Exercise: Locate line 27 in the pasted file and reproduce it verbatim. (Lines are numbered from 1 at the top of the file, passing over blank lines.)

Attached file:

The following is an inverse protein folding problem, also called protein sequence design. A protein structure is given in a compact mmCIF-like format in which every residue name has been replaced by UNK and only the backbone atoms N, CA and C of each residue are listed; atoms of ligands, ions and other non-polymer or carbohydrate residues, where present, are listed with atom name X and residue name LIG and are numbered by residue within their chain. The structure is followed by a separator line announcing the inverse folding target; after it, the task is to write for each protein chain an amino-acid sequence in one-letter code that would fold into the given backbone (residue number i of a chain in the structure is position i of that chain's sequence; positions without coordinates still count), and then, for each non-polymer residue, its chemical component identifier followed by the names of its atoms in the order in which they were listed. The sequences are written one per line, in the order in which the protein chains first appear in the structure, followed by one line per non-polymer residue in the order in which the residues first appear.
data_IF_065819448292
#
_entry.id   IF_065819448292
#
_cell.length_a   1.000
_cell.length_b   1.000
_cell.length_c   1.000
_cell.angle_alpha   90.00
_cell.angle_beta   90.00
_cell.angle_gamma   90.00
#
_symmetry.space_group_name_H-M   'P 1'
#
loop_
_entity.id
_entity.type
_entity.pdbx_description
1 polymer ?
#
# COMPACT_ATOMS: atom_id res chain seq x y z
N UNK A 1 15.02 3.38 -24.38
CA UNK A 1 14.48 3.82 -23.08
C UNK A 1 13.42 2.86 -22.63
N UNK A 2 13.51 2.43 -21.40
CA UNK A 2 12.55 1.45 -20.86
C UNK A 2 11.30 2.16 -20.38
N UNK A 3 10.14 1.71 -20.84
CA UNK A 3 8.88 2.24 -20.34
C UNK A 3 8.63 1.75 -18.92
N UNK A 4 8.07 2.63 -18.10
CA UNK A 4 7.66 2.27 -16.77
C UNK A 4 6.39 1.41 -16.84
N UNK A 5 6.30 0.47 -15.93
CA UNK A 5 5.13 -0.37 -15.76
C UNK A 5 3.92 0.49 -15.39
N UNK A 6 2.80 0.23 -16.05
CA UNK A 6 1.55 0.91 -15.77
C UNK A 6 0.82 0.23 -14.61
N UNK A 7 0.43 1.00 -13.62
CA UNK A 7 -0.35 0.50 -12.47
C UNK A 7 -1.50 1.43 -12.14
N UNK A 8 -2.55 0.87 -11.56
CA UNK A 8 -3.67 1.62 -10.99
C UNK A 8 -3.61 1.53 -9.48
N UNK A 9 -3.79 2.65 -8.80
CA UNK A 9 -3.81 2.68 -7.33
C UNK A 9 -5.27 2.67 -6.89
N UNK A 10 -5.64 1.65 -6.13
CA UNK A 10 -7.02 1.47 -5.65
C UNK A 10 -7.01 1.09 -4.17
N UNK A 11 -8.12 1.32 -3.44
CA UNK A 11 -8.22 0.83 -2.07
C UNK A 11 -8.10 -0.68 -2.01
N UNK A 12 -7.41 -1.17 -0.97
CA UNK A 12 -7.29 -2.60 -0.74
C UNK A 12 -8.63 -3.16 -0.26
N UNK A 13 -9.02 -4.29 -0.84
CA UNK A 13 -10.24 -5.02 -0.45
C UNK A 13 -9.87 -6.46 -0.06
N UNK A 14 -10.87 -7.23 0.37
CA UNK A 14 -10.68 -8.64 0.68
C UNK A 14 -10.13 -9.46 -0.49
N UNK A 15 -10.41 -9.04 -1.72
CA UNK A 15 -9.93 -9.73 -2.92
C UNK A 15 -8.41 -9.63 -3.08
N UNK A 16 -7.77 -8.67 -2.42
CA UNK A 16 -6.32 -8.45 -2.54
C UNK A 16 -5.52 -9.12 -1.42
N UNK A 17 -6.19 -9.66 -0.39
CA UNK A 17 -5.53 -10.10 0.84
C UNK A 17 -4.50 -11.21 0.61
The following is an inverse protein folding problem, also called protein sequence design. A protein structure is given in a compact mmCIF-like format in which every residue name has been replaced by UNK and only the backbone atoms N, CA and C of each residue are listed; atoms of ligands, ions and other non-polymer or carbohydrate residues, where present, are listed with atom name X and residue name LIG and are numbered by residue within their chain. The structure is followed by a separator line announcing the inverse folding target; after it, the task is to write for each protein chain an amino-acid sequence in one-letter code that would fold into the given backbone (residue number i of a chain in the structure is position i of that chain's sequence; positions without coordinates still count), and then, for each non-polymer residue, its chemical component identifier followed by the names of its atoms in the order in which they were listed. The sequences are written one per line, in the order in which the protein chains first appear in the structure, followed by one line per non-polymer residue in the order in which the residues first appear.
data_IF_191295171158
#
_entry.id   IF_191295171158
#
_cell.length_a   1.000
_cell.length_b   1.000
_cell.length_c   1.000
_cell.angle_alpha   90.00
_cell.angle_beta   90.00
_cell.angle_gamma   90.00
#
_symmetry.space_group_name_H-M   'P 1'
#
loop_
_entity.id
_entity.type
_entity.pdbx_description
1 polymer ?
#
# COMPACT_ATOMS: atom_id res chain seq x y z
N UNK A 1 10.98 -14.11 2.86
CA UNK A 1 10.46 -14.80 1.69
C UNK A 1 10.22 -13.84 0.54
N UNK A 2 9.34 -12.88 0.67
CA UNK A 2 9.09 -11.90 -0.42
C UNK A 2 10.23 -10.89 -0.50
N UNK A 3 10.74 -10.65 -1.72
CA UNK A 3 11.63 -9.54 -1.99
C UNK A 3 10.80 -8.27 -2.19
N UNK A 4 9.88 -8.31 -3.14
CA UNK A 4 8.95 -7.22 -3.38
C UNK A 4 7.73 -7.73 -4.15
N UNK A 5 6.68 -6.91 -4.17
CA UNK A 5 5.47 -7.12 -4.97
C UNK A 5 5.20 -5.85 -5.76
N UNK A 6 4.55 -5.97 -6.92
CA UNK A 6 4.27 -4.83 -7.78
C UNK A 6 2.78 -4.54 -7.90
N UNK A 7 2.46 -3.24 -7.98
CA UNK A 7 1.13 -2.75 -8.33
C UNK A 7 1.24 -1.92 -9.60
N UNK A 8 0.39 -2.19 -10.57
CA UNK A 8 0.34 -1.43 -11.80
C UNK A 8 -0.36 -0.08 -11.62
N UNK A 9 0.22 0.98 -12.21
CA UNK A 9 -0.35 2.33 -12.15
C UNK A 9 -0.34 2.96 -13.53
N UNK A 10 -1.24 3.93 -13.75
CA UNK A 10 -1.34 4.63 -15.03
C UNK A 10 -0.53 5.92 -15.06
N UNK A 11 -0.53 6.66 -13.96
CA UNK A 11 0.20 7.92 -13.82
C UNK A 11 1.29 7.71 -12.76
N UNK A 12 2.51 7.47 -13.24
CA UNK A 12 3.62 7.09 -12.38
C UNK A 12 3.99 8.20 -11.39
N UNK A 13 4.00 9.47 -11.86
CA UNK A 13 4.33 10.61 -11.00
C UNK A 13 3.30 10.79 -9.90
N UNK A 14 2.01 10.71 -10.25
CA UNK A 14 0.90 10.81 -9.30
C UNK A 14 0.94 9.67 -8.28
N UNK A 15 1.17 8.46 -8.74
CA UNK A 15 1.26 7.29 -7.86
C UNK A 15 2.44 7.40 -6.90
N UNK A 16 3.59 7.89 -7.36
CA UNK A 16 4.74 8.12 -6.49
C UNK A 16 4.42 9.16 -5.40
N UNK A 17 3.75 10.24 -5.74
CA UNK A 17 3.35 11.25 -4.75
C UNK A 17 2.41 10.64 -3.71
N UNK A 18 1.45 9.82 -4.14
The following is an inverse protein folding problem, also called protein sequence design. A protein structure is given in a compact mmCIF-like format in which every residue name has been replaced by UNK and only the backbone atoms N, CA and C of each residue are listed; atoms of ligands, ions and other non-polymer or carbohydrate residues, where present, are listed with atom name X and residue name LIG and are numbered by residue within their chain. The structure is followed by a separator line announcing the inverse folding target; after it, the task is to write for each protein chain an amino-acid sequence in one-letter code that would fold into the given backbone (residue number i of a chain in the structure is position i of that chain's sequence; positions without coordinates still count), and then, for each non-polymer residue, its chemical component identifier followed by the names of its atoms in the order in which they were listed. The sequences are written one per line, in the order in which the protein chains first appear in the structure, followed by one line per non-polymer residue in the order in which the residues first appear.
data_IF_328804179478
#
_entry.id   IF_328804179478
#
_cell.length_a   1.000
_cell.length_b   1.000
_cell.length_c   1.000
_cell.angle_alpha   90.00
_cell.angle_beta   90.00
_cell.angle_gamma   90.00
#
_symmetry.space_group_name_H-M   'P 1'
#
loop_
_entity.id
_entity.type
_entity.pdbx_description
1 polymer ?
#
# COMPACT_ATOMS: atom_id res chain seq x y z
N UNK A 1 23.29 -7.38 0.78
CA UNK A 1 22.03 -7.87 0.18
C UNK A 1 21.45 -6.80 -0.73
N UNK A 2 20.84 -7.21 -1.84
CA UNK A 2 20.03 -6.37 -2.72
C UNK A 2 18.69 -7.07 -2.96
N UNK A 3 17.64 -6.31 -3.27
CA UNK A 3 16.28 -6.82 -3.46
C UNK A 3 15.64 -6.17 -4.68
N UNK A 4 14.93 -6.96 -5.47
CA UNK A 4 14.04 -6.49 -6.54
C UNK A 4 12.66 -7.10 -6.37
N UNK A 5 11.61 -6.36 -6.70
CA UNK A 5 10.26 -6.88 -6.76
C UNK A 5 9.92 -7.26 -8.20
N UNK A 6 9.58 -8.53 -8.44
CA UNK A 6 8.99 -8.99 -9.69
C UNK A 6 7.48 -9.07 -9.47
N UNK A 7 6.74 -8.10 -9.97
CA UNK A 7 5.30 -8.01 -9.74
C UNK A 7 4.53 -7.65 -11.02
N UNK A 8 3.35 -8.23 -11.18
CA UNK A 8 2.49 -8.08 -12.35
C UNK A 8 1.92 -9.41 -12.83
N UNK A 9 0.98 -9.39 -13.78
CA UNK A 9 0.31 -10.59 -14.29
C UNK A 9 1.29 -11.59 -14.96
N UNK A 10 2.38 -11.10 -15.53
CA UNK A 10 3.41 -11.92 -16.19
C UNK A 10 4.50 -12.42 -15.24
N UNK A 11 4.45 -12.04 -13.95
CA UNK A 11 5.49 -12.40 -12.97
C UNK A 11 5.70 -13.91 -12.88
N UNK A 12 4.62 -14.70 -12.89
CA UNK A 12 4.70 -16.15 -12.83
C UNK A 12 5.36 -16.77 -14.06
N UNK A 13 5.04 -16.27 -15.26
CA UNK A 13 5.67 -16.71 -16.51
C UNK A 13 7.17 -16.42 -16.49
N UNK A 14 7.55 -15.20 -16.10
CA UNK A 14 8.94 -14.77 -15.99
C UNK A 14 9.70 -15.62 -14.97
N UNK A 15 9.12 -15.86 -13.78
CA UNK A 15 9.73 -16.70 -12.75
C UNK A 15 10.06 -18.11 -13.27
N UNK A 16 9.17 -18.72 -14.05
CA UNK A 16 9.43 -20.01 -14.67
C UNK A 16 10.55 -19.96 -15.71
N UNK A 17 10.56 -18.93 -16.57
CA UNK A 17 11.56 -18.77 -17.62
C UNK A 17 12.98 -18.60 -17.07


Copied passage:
C UNK A 2 11.30 2.16 -20.38